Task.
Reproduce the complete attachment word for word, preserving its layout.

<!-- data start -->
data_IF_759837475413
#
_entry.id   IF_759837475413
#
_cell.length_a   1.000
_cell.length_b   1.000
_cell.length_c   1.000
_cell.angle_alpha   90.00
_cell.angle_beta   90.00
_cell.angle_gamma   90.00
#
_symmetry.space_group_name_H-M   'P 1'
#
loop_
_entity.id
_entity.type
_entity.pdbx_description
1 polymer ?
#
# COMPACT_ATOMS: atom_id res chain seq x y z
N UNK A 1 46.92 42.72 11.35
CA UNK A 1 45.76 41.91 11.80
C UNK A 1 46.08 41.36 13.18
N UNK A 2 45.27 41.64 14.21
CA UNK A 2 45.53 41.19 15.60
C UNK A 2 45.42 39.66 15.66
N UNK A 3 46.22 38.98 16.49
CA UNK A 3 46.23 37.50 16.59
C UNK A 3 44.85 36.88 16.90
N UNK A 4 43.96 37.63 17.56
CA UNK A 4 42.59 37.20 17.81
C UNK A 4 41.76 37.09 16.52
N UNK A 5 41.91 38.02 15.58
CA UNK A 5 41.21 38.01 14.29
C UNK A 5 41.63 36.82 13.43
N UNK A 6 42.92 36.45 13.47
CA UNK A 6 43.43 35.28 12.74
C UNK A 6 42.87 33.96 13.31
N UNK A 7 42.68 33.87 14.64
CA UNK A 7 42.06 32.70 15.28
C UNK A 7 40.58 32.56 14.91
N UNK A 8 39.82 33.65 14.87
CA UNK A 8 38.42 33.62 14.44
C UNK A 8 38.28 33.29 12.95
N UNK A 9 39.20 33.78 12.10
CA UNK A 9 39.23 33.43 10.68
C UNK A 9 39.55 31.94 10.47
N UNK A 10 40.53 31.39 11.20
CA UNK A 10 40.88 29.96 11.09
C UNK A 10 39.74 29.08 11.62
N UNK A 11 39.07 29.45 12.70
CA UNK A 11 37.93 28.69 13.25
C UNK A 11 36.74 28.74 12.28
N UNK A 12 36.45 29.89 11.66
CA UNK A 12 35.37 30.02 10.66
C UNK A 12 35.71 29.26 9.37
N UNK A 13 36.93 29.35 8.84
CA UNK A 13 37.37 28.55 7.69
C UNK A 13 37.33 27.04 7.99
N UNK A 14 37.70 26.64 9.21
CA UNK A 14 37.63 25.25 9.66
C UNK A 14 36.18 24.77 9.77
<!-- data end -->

data_IF_759837475413
#
_entry.id   IF_759837475413
#
_cell.length_a   1.000
_cell.length_b   1.000
_cell.length_c   1.000
_cell.angle_alpha   90.00
_cell.angle_beta   90.00
_cell.angle_gamma   90.00
#
_symmetry.space_group_name_H-M   'P 1'
#
loop_
_entity.id
_entity.type
_entity.pdbx_description
1 polymer ?
#
# COMPACT_ATOMS: atom_id res chain seq x y z
N UNK A 1 46.92 42.72 11.35
CA UNK A 1 45.76 41.91 11.80
C UNK A 1 46.08 41.36 13.18
N UNK A 2 45.27 41.64 14.21
CA UNK A 2 45.53 41.19 15.60
C UNK A 2 45.42 39.66 15.66
N UNK A 3 46.22 38.98 16.49
CA UNK A 3 46.23 37.50 16.59
C UNK A 3 44.85 36.88 16.90
N UNK A 4 43.96 37.63 17.56
CA UNK A 4 42.59 37.20 17.81
C UNK A 4 41.76 37.09 16.52
N UNK A 5 41.91 38.02 15.58
CA UNK A 5 41.21 38.01 14.29
C UNK A 5 41.63 36.82 13.43
N UNK A 6 42.92 36.45 13.47
CA UNK A 6 43.43 35.28 12.74
C UNK A 6 42.87 33.96 13.31
N UNK A 7 42.68 33.87 14.64
CA UNK A 7 42.06 32.70 15.28
C UNK A 7 40.58 32.56 14.91
N UNK A 8 39.82 33.65 14.87
CA UNK A 8 38.42 33.62 14.44
C UNK A 8 38.28 33.29 12.95
N UNK A 9 39.20 33.78 12.10
CA UNK A 9 39.23 33.43 10.68
C UNK A 9 39.55 31.94 10.47
N UNK A 10 40.53 31.39 11.20
CA UNK A 10 40.88 29.96 11.09
C UNK A 10 39.74 29.08 11.62
N UNK A 11 39.07 29.45 12.70
CA UNK A 11 37.93 28.69 13.25
C UNK A 11 36.74 28.74 12.28
N UNK A 12 36.45 29.89 11.66
CA UNK A 12 35.37 30.02 10.66
C UNK A 12 35.71 29.26 9.37
N UNK A 13 36.93 29.35 8.84
CA UNK A 13 37.37 28.55 7.69
C UNK A 13 37.33 27.04 7.99
N UNK A 14 37.70 26.64 9.21
CA UNK A 14 37.63 25.25 9.66
C UNK A 14 36.18 24.77 9.77